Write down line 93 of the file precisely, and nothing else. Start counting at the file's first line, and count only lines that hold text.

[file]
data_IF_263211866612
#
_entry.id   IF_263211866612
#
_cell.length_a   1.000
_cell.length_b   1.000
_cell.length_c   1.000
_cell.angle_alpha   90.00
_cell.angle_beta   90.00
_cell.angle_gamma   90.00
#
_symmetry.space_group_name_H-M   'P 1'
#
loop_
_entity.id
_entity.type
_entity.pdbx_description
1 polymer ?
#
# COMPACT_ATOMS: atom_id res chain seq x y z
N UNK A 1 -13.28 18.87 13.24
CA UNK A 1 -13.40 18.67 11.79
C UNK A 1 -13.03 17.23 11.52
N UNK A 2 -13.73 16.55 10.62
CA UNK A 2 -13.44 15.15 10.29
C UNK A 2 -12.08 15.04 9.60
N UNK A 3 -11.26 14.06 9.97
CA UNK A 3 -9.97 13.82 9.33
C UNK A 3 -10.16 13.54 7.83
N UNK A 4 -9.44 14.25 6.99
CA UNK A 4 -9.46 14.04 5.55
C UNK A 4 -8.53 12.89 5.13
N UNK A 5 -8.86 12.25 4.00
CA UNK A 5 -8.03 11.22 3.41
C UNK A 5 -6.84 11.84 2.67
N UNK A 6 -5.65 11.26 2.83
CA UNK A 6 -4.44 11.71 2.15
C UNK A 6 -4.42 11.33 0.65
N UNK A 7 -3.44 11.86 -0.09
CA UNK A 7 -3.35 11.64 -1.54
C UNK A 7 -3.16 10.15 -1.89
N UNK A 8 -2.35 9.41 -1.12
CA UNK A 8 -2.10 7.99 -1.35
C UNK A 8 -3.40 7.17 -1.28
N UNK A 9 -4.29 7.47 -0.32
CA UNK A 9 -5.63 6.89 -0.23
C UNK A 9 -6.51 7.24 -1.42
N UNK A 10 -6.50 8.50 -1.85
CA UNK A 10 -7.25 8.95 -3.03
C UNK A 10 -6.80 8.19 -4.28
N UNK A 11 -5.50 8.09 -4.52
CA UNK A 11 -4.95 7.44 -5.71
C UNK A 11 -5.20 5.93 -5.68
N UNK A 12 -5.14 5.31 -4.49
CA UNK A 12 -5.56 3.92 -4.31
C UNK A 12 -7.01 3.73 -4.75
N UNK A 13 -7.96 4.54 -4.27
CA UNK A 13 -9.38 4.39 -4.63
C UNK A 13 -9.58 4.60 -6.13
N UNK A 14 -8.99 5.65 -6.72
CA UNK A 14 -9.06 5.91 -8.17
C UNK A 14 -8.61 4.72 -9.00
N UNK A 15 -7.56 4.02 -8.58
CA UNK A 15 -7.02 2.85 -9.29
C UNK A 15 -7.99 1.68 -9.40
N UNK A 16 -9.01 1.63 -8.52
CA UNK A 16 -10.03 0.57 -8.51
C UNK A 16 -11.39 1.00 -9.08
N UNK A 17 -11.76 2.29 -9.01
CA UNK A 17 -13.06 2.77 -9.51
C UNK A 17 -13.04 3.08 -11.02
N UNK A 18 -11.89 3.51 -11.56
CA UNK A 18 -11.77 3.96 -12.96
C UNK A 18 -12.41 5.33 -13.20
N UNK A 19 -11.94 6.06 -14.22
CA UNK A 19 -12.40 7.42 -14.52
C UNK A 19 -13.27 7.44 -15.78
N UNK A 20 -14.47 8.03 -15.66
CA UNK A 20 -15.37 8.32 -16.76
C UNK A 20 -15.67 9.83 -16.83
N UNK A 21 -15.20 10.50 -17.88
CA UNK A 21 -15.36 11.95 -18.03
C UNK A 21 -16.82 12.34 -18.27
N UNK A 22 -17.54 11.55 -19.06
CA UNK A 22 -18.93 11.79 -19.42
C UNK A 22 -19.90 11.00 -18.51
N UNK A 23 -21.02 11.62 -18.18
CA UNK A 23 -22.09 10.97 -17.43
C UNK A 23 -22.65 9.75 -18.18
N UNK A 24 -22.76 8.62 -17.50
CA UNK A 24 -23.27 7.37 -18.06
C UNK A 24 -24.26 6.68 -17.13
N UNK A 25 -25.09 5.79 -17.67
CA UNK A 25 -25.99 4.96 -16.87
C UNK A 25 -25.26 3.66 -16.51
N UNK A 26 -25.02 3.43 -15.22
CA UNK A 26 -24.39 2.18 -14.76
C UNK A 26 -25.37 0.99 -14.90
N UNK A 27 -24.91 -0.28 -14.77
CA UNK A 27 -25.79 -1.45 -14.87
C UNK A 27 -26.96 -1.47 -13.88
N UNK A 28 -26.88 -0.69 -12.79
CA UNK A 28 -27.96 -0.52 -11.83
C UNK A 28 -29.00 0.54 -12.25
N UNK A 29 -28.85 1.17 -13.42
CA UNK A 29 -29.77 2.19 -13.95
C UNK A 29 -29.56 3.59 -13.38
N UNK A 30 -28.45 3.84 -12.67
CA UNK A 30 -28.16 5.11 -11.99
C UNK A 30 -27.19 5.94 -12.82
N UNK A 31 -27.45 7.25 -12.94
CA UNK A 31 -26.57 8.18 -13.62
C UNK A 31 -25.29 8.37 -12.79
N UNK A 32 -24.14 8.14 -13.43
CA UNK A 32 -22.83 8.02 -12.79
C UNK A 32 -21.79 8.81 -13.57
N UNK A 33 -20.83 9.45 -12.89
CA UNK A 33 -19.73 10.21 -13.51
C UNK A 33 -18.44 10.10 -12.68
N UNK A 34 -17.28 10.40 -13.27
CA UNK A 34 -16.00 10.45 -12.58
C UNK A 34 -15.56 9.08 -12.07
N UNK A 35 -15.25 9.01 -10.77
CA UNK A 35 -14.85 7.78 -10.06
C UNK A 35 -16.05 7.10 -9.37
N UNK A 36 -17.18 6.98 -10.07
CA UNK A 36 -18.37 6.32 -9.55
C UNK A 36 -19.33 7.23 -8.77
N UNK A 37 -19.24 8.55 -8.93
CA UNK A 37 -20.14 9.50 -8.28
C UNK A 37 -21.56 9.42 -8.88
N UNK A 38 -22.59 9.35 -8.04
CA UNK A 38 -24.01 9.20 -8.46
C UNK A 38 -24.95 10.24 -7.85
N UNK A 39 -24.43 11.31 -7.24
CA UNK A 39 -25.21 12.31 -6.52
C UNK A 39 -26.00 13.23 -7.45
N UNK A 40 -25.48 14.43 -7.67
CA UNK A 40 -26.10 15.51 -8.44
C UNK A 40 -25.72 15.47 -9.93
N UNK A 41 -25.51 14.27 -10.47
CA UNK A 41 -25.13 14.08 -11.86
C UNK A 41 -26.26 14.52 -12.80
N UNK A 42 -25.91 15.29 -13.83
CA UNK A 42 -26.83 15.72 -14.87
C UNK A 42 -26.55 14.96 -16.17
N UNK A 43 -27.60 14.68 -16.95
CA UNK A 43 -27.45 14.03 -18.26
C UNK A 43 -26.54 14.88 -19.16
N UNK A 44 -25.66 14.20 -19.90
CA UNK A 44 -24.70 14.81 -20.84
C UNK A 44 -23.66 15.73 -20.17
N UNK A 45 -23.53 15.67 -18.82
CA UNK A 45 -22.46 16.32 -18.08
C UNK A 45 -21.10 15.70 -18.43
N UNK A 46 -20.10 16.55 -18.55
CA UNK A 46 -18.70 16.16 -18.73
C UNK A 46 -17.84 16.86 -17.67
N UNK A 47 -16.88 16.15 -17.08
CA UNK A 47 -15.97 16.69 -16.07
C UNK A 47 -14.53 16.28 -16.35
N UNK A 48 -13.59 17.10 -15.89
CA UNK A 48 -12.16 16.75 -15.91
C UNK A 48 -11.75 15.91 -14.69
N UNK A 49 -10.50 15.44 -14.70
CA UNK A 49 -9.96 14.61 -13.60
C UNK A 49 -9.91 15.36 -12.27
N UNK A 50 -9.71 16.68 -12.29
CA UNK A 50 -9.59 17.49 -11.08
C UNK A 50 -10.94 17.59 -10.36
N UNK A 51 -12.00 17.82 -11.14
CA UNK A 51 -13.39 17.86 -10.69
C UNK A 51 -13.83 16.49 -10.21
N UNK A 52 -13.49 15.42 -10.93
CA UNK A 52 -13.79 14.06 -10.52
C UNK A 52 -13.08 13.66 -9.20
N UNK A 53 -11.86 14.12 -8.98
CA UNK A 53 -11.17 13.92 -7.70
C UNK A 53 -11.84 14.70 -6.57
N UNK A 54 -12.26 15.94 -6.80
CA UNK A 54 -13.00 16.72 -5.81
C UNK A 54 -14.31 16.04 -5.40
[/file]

N UNK A 25 -25.09 5.79 -17.67